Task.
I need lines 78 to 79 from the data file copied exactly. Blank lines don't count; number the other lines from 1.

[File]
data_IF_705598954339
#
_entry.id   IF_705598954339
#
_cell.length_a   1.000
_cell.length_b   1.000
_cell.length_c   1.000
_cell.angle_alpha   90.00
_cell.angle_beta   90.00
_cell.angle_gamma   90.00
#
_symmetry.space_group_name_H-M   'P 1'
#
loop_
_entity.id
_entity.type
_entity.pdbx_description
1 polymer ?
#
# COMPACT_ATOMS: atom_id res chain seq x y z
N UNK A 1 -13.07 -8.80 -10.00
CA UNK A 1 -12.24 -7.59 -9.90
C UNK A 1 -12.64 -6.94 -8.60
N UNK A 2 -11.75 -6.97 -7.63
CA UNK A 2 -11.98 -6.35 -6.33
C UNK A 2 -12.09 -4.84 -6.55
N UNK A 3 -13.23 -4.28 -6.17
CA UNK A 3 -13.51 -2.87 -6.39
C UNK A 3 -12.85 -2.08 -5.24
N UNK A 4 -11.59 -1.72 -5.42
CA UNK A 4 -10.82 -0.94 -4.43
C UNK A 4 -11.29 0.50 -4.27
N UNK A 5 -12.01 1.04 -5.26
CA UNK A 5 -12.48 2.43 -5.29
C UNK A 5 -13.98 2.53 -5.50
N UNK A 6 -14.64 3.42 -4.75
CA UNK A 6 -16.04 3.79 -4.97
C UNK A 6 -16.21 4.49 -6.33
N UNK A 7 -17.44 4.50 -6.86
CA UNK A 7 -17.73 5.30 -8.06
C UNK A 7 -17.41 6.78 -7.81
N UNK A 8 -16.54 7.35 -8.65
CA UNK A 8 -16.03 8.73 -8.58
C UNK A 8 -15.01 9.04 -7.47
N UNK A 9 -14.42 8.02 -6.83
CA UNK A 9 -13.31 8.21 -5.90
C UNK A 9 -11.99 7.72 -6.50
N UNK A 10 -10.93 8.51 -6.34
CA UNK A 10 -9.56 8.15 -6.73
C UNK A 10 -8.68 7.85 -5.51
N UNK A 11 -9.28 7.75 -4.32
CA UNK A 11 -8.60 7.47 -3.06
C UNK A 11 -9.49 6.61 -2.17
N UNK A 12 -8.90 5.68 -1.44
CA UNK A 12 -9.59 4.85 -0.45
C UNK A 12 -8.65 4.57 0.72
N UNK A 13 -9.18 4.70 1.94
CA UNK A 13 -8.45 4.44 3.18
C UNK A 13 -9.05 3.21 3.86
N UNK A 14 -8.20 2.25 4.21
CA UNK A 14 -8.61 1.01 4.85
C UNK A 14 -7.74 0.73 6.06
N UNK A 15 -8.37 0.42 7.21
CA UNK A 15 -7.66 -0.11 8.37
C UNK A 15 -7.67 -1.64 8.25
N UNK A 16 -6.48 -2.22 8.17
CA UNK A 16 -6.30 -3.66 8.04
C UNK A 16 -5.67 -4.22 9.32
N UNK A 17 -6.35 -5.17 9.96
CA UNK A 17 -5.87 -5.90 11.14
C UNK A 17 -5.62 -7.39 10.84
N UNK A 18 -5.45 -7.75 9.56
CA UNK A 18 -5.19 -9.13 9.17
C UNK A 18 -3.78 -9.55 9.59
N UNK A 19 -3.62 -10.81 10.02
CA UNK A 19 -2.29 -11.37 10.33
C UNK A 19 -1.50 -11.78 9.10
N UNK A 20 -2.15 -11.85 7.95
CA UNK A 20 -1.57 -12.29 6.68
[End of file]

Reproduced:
N UNK A 20 -2.15 -11.85 7.95
CA UNK A 20 -1.57 -12.29 6.68